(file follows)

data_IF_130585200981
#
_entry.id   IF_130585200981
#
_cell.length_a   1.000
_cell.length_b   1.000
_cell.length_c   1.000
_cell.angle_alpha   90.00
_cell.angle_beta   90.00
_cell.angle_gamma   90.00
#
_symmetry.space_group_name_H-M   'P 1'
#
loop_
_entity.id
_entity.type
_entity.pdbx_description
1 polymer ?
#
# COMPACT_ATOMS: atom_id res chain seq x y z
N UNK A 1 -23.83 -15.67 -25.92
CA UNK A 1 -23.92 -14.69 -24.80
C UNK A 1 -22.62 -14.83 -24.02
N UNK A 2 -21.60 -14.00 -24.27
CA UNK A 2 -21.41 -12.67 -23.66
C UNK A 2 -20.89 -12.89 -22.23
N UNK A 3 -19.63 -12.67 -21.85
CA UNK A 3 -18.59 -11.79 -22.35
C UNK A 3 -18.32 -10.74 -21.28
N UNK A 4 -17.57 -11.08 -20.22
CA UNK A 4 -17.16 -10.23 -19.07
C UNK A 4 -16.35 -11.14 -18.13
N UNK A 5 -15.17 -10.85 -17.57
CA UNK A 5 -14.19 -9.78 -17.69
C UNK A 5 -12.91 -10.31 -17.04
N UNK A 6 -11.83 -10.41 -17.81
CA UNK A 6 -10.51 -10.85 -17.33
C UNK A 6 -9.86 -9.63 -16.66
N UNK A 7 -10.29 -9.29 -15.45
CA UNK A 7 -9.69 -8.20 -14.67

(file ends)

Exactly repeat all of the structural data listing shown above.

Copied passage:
data_IF_130585200981
#
_entry.id   IF_130585200981
#
_cell.length_a   1.000
_cell.length_b   1.000
_cell.length_c   1.000
_cell.angle_alpha   90.00
_cell.angle_beta   90.00
_cell.angle_gamma   90.00
#
_symmetry.space_group_name_H-M   'P 1'
#
loop_
_entity.id
_entity.type
_entity.pdbx_description
1 polymer ?
#
# COMPACT_ATOMS: atom_id res chain seq x y z
N UNK A 1 -23.83 -15.67 -25.92
CA UNK A 1 -23.92 -14.69 -24.80
C UNK A 1 -22.62 -14.83 -24.02
N UNK A 2 -21.60 -14.00 -24.27
CA UNK A 2 -21.41 -12.67 -23.66
C UNK A 2 -20.89 -12.89 -22.23
N UNK A 3 -19.63 -12.67 -21.85
CA UNK A 3 -18.59 -11.79 -22.35
C UNK A 3 -18.32 -10.74 -21.28
N UNK A 4 -17.57 -11.08 -20.22
CA UNK A 4 -17.16 -10.23 -19.07
C UNK A 4 -16.35 -11.14 -18.13
N UNK A 5 -15.17 -10.85 -17.57
CA UNK A 5 -14.19 -9.78 -17.69
C UNK A 5 -12.91 -10.31 -17.04
N UNK A 6 -11.83 -10.41 -17.81
CA UNK A 6 -10.51 -10.85 -17.33
C UNK A 6 -9.86 -9.63 -16.66
N UNK A 7 -10.29 -9.29 -15.45
CA UNK A 7 -9.69 -8.20 -14.67